Condos edged higher, houses nudged lower in November as Victoria real-estate settled into winter slow-down
Mike Kozakowski, Citified.ca
Published December 1, 2022
The price of condominiums edged slightly higher in November while single-family-homes nudged slightly lower, according to the latest data from the Victoria Real-Estate Board (VREB).
The average price paid for a house in the Capital landed at $1,169,441 between 182 sales via the Multiple Listings Service (MLS), while the median price settled below $1 million for the first time since February of 2021, finishing the month at $999,900. October saw an average of $1,226,455 and a $1,052,000 median.
“November's home purchases focused on the lower end of the market, and that gave way to a lower average than we saw in October, and a median that slipped below a million dollars, just barely, but overall we are seeing a flat-lining of prices as we move into winter,” said Marko Juras, a Victoria-based realtor, adding that "we are also in a peculiar situation, where strong demand for homes is still there, but the rising cost of borrowing is precluding greater numbers of buyers from making deals and the stress test is eroding buying power even further."
The high prices of single-family homes has pushed interest onto the condominium side of the market, yielding 136 sales between Sooke and Sidney at an average of $619,653 and a median of $541,000, higher than October’s average and median of $614,769 and $539,500 (respectively). November’s activity also outpaced July’s and August’s averages for the segment.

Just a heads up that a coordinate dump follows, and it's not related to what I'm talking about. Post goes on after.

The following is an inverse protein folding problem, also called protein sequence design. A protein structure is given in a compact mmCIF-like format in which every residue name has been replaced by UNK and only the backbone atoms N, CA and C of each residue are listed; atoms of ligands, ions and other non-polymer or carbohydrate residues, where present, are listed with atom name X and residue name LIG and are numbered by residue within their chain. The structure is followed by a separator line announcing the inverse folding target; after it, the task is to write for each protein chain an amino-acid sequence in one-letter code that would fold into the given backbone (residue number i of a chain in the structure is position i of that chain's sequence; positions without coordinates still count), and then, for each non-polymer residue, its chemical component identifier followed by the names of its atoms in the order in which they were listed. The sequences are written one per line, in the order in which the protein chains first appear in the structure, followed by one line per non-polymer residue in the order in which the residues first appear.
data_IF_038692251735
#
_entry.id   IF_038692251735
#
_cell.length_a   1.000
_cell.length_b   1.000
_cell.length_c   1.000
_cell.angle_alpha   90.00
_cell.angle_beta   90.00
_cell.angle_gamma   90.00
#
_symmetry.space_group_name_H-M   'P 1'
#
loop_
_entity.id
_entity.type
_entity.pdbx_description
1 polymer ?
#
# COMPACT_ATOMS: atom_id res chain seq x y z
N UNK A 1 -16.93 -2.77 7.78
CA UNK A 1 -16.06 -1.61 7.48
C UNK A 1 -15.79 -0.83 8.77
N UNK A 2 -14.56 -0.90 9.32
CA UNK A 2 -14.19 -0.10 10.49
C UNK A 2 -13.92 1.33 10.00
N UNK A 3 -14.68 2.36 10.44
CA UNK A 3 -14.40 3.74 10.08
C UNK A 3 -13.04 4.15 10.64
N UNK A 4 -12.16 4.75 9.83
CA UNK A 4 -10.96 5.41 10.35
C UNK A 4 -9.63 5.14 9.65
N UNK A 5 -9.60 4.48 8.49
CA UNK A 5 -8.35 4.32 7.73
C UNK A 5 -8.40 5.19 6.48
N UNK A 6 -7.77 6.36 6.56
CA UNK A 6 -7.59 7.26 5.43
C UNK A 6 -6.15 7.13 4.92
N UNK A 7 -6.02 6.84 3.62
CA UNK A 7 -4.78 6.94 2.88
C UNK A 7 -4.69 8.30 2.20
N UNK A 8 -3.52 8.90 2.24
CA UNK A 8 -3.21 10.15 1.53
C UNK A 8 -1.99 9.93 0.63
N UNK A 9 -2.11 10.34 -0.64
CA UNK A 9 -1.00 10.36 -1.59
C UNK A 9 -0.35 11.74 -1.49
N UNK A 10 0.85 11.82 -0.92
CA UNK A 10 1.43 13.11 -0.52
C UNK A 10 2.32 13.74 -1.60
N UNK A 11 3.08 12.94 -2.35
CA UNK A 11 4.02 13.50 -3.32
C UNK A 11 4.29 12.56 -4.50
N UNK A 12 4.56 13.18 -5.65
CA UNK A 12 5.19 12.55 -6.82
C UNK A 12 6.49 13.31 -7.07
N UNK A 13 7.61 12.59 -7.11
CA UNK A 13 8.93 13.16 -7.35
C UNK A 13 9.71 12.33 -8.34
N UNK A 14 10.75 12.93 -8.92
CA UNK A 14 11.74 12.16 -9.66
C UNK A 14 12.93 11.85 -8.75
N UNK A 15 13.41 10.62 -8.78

Townhomes, with 37 sales for the month, averaged $802,912 with a $737,450 median. October saw $823,515 for the average and $755,000 for the median.
Collectively, 384 properties were exchanged via MLS in November, including commercial transactions, which represented the slowest month for deals since January of 2019 (329 sales), and the slowest for November since 2012 (366 sales that year).
Nevertheless, 2022 will land as the second highest grossing real-estate sales year ever in Victoria, with $6.517 billion in transactions already registered between January and November. In 2020, $6.532 billion flowed through sales via the MLS, second only to 2021’s $8.976 billion.
“As 2022 winds down, the market is in a tug-of-war, as buyers hope for easing interest rates in the new year or at the very least stabilized interest rates, and sellers are hoping buyers accept a new normal,” Juras said. “And what we see to support this is the market remains busy, house shoppers are still active, but sellers, meanwhile, are not pressured to sell as you’d expect in a down market, and are in fact pulling listings that don’t perform.”
Indeed, November was the second month in a row for a decline in active listings, VREB data shows. In a buyer’s market, inventory ramps up, and leads to pressure among sellers to downgrade their expectations. September saw 2,300 listings, which fell to 2,192 in October, and slipped further in November to 2,111.
As for interest rates, another increase could be around the corner next week as the Bank of Canada mulls lifting its overnight lending rate. Economists predict a 0.25% or 0.50% increase is in order above the current rate of 3.75%.
Banks are presently offering well qualified buyers mortgages of just over 5% on five-year terms, and conspicuously, nearly identical variable rates. C
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